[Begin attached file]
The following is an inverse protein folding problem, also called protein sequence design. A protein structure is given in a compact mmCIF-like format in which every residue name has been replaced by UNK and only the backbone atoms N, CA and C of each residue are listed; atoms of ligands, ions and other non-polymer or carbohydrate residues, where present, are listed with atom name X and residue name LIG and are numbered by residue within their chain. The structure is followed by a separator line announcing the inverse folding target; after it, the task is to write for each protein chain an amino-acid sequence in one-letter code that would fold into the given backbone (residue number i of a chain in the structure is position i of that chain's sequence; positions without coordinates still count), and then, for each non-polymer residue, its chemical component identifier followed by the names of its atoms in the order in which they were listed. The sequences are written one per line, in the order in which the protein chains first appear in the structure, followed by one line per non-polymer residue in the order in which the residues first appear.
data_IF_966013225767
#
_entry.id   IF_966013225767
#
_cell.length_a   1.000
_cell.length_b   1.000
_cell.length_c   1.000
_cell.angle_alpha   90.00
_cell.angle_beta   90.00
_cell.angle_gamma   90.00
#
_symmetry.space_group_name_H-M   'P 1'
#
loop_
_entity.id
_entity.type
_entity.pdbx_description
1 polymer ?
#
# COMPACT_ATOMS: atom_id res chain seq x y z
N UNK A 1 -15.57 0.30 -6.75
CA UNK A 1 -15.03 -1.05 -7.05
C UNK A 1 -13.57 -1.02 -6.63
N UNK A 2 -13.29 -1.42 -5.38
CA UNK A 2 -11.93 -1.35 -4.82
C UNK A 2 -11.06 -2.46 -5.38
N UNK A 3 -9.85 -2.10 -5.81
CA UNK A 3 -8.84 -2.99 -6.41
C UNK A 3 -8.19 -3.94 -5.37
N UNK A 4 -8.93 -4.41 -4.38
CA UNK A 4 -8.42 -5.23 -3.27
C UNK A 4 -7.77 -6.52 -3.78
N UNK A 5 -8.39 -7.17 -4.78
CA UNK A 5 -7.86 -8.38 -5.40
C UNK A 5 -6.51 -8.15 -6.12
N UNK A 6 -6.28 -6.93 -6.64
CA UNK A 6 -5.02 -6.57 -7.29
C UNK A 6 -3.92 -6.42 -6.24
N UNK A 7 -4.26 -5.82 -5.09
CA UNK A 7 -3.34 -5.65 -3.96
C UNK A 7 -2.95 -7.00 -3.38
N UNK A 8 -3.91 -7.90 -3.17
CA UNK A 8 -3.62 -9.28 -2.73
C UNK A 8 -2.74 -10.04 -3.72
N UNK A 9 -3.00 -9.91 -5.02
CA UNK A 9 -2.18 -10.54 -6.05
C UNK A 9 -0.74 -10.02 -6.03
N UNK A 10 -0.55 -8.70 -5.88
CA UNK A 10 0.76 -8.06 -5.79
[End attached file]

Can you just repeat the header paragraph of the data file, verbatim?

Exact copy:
The following is an inverse protein folding problem, also called protein sequence design. A protein structure is given in a compact mmCIF-like format in which every residue name has been replaced by UNK and only the backbone atoms N, CA and C of each residue are listed; atoms of ligands, ions and other non-polymer or carbohydrate residues, where present, are listed with atom name X and residue name LIG and are numbered by residue within their chain. The structure is followed by a separator line announcing the inverse folding target; after it, the task is to write for each protein chain an amino-acid sequence in one-letter code that would fold into the given backbone (residue number i of a chain in the structure is position i of that chain's sequence; positions without coordinates still count), and then, for each non-polymer residue, its chemical component identifier followed by the names of its atoms in the order in which they were listed. The sequences are written one per line, in the order in which the protein chains first appear in the structure, followed by one line per non-polymer residue in the order in which the residues first appear.